Sometimes I argue with people in my head. Not, you understand, that the people are in my head; that’s where the argument takes place. It often happens in the shower. An argument in my head, in the shower, with people that aren’t there. Welcome to my world.
I headed into the shower after wrapping up some email in hopes of figuring out what to write about today. All I could think about, however, was an email I’d received earlier in the day about a “No Swearing” challenge. Let me back up a minute. The Little Man is doing a monthly “etiquette” class this year and we get these weekly emails that are a kind of topical Emily Post for kids. Usually they are interesting and useful. One was on sunglasses etiquette, something that I didn’t even know existed. This week’s was a challenge to kids to stop swearing.
Now, I’m not one to use profanity in normal conversation. This is not because I have any objection to it. It’s just how I grew up. To this day, I don’t think I could use profane language in front of my parents, even when they use it. But I have no objection to it. If I’ve had a few drinks, I’m more likely to use it.
People are funny about profanity. It is one of those unpredictable things. People who I think wouldn’t use it, swear like sailors–which may be unfair to the sailors. Other people object to even mild profanity. For instance, in the first of my stories to appear in Analog Science Fiction (“Take One for the Road”, June 2011), one of the characters uses that opprobrious barnyard term for manure. Once. It’s the only profanity that appears in the story, and it was used because that’s exactly what that particular character would say. I had several objections from readers to my use of that word. Go figure.
There were things in this email, however, that I simply didn’t agree with. Some of it made perfect sense: English is a rich language, one in which remarks can be just as cutting or effective without profanity as with it. I agree with this. This was also Isaac Asimov’s approach. He would rather find a clever way of saying something profane without actually using profanity. This makes sense to me and this is often my approach.
But then, the message goes on to say that swearing often doesn’t make sense. As an example, think of someone saying they are “pissed off.” What does a bladder have to do with being angry, the email asks. Here is where I begin to disagree. As Spock says in Star Trek IV, these are colorful metaphors, and they apply to much more than just profanity. If someone says they were “hammered,” no one is going to think that someone was literally hitting them with a hammer. In my imagined argument in the shower, I asked this person, “Well, if ‘pissed off’ makes no sense, then shouldn’t we take ‘head-over-heels in love’ off the table as well? Or is someone literally head over heels when they are in love?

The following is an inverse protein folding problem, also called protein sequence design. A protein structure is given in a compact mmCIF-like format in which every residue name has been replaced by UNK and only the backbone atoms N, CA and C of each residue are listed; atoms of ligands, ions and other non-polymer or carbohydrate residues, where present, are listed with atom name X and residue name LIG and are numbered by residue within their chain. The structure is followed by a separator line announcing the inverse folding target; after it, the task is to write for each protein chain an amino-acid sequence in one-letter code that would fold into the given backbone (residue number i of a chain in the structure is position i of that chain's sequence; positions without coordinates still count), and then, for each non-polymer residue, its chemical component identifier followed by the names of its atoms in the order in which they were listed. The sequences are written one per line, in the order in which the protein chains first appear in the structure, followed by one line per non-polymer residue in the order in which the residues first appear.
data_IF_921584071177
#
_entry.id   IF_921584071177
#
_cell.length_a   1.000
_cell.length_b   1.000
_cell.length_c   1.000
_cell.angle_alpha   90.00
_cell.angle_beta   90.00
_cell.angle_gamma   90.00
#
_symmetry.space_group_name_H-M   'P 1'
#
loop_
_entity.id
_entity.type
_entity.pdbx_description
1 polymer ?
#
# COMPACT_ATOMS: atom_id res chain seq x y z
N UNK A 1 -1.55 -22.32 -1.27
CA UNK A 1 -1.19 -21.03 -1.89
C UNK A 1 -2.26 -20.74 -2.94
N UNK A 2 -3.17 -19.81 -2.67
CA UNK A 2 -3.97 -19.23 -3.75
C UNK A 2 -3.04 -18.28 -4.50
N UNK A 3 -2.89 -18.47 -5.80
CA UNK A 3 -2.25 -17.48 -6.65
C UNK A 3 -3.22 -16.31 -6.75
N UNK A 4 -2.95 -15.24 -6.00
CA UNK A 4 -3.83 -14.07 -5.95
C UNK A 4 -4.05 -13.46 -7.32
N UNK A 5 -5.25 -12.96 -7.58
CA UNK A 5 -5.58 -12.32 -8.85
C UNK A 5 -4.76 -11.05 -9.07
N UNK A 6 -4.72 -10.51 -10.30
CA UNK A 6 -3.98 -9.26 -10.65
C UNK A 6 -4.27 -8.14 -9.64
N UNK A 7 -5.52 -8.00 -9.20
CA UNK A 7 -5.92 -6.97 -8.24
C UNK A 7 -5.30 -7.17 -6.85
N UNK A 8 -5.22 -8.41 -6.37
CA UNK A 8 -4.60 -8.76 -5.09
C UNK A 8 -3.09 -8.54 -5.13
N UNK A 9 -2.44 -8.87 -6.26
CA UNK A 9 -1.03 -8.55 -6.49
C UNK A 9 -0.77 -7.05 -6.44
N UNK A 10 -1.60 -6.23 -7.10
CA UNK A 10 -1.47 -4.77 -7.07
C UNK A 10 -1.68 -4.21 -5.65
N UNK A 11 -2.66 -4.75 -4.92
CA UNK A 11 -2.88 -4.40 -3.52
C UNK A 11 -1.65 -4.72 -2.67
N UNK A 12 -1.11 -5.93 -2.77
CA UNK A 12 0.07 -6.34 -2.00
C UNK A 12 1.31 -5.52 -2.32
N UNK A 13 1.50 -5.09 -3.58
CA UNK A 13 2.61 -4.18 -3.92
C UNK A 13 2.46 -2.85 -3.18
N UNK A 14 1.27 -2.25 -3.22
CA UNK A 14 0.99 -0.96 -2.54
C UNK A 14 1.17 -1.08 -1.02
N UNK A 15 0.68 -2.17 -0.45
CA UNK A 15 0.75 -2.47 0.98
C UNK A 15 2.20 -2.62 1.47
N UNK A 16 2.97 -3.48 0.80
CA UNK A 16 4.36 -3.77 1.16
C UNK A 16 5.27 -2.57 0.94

Profanity is just another form of expression, one that has been increasingly accepted in my lifetime, even if I avoid using it. Also, it is often just a phase that we grow out of. I went through such a phase around 7th grade, where the slang word for the act of reproduction became a part of speech in our day-to-day chatter among friends, as in: “We went to the BLEEPin’ movies and got some BLEEPin’ popcorn.” It was an empty word, like “like” that filled a grammatical void. After hearing myself, I thought my sentences sounded ridiculous and I gave it up. When I first took Spanish in 8th grade, our teacher taught us the profanities so that we wouldn’t use them by mistake. That’s more than I can say of any English teachers I had up to that point.
The email set up a false dichotomy between those who use profanity (poor standard) and those who don’t (high standard) which I simply don’t believe exists.
This is the argument I had in my head while in the shower. When I finally won the argument (in my head) I went to turn off the shower, and then paused. “Oh, shit!” I said.
I couldn’t remember if I had washed my hair or not.
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